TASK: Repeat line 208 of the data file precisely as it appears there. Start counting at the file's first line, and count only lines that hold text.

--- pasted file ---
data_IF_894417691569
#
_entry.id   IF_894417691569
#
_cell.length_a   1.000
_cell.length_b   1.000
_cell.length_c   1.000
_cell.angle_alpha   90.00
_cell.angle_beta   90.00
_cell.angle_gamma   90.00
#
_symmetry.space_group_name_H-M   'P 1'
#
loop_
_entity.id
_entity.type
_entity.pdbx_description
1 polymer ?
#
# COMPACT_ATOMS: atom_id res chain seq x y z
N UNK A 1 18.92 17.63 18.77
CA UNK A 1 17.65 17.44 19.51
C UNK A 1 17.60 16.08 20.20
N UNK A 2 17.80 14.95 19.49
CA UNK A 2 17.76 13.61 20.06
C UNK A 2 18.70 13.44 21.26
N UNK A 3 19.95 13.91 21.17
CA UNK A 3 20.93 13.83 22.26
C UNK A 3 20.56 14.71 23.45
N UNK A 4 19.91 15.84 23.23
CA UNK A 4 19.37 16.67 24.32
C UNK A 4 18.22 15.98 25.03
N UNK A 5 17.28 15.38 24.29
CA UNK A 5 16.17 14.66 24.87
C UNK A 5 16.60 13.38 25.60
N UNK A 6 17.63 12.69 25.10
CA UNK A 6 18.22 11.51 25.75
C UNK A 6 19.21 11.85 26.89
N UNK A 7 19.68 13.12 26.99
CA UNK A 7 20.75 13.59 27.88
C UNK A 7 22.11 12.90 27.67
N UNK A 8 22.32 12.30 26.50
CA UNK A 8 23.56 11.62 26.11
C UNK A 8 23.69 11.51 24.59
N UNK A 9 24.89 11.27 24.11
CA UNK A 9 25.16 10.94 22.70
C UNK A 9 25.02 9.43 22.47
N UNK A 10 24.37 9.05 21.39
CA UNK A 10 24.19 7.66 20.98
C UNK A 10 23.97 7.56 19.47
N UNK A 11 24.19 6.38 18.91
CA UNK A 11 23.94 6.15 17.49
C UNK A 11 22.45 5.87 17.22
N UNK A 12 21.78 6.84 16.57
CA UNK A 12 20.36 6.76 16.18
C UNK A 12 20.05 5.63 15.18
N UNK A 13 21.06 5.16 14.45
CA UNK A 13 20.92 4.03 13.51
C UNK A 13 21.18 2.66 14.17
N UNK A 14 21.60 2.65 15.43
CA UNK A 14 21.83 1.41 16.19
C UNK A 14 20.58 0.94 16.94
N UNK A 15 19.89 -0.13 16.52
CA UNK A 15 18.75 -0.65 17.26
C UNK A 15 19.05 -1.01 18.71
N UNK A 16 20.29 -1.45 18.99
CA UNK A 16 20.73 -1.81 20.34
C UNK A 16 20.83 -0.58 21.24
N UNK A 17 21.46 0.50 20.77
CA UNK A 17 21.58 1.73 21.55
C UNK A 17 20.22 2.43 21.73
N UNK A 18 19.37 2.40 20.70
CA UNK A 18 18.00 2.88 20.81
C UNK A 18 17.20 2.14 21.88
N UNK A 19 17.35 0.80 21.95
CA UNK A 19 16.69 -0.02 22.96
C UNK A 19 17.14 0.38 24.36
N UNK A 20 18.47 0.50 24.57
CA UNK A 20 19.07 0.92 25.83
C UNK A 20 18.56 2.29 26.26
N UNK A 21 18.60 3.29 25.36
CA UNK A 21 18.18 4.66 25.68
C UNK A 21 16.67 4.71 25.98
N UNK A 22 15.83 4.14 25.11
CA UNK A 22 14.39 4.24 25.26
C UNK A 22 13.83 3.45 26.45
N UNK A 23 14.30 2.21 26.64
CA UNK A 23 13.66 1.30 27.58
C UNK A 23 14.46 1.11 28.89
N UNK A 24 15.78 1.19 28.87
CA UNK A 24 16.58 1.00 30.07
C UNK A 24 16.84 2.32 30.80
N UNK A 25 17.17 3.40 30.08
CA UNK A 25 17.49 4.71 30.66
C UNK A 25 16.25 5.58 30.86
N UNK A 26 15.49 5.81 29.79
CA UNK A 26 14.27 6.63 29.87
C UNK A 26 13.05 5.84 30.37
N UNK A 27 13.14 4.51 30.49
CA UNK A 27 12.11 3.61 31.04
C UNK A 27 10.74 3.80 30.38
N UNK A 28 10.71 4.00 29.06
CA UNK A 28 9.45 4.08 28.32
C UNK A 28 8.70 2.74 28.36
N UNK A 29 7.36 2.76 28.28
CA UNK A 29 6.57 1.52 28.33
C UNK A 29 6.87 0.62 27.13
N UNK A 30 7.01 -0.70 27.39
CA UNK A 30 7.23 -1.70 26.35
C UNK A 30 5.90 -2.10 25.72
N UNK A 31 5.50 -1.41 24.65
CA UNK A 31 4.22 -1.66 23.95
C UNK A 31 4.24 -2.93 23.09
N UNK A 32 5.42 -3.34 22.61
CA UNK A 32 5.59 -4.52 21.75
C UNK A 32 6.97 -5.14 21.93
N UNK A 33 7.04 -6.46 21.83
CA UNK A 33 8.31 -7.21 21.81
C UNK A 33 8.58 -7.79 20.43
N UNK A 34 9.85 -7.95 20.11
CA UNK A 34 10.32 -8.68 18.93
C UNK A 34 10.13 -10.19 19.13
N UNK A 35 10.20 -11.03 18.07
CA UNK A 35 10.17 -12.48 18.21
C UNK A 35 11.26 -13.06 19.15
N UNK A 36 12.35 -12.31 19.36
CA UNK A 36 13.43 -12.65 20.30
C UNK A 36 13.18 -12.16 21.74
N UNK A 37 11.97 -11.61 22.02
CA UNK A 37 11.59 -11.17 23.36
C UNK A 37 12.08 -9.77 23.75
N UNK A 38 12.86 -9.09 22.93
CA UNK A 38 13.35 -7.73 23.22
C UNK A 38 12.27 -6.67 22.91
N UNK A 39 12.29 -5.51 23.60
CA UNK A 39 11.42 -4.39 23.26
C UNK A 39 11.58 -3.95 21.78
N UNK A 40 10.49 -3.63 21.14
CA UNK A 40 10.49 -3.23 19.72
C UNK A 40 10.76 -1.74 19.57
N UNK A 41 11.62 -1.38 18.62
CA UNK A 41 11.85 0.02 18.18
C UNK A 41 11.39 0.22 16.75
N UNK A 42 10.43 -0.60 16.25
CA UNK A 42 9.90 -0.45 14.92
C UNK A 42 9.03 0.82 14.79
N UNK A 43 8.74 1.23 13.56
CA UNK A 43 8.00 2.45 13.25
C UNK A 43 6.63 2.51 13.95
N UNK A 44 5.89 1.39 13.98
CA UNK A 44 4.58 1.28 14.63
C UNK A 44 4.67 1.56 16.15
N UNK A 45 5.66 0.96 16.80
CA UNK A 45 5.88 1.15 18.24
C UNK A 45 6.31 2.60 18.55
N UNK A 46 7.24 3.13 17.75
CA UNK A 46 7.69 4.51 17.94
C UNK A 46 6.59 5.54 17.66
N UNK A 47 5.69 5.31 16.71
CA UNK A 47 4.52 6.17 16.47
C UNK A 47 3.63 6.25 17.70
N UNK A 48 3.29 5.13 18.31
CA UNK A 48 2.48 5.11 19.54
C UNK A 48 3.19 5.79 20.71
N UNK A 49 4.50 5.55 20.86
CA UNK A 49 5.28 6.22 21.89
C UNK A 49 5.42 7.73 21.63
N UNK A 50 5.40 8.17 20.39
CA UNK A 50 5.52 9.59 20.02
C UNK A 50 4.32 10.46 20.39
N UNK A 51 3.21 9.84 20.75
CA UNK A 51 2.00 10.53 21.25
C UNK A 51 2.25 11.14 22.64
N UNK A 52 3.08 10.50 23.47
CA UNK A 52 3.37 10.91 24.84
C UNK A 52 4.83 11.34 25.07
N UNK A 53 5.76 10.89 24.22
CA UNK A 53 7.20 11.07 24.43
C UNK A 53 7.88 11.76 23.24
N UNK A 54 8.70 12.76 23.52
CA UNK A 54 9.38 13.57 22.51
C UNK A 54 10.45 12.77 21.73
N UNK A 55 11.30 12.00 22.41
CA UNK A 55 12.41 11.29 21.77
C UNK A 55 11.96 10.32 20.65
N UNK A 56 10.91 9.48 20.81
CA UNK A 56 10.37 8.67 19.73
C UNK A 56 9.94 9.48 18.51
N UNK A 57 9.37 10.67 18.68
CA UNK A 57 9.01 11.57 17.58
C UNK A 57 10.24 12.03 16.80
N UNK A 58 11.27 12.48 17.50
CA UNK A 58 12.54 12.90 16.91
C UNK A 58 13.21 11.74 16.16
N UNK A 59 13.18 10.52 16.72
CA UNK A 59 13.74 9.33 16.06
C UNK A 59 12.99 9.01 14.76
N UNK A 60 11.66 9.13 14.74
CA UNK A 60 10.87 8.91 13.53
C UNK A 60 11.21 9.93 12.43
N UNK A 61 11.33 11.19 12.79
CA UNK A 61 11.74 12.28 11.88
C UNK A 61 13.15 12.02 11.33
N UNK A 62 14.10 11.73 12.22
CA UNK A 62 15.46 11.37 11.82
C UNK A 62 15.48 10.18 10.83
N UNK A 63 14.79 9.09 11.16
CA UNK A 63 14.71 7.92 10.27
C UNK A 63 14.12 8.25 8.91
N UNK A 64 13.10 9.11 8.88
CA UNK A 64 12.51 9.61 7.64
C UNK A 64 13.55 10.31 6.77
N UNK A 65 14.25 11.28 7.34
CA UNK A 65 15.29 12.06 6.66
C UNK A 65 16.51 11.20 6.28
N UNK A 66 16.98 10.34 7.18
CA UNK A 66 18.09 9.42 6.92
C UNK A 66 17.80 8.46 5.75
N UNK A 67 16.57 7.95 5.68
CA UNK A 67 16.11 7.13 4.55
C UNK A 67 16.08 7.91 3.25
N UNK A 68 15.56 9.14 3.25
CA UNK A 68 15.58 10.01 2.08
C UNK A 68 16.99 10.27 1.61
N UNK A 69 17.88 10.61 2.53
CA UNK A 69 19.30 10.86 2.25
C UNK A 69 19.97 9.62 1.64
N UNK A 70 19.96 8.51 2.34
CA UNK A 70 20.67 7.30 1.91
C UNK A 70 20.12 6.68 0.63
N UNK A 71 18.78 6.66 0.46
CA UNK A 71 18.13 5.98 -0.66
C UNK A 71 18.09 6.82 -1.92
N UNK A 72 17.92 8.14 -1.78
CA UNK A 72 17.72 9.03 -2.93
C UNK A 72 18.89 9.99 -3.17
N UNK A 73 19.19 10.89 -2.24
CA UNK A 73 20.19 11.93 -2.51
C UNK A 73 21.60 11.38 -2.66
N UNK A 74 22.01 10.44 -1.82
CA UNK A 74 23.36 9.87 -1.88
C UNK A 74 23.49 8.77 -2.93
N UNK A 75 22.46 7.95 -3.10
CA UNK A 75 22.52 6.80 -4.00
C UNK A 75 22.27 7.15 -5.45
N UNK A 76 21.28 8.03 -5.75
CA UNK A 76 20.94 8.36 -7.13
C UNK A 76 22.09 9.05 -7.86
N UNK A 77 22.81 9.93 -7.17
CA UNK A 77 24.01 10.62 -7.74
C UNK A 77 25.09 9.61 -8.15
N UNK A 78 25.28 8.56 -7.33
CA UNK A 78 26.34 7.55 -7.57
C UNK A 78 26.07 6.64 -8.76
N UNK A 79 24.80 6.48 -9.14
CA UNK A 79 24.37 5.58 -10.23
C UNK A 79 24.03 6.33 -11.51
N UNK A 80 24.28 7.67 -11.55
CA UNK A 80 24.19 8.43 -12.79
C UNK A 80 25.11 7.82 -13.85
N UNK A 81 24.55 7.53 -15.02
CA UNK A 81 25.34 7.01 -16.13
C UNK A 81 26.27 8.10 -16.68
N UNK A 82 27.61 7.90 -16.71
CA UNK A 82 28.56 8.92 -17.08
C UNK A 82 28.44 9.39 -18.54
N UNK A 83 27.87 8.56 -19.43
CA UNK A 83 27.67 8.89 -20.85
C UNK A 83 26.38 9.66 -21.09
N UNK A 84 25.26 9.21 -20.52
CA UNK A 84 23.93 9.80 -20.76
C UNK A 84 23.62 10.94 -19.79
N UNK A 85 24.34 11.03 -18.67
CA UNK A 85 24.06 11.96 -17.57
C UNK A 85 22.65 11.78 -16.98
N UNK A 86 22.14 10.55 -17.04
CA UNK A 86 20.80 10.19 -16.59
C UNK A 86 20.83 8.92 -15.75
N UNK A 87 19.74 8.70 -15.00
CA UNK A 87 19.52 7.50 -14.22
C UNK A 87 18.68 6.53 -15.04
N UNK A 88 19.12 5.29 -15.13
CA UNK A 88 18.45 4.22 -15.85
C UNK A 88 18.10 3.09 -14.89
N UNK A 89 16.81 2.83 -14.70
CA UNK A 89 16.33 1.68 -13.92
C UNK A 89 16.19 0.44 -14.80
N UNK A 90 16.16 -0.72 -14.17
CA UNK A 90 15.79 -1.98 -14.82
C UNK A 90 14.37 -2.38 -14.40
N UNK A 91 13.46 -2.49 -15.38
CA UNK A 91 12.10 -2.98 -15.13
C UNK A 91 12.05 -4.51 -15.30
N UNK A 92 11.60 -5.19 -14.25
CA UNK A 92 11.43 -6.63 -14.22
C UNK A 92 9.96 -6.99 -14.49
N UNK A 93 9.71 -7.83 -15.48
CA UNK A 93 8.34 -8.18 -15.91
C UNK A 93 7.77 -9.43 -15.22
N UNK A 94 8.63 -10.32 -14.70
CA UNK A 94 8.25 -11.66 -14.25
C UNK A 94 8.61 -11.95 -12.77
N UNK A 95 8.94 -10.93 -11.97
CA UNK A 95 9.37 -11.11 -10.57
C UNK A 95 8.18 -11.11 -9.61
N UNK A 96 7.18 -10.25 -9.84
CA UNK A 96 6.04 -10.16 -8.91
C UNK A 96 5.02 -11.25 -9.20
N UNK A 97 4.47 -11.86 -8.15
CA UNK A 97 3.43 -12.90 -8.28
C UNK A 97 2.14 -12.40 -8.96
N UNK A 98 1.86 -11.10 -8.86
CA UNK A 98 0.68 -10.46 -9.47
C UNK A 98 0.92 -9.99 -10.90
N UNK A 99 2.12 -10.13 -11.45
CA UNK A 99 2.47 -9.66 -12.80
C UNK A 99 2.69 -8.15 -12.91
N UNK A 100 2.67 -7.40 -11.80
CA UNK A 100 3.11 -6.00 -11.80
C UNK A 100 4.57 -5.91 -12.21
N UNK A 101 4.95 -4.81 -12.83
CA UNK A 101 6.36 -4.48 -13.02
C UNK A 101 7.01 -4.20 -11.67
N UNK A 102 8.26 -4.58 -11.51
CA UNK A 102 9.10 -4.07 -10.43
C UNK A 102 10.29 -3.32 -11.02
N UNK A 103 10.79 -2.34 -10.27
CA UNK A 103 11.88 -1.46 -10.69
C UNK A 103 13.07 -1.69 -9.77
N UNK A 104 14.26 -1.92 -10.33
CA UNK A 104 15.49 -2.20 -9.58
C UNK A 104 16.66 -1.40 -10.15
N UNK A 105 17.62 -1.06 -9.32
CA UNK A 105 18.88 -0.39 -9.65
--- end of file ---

CA UNK A 63 14.71 7.92 10.27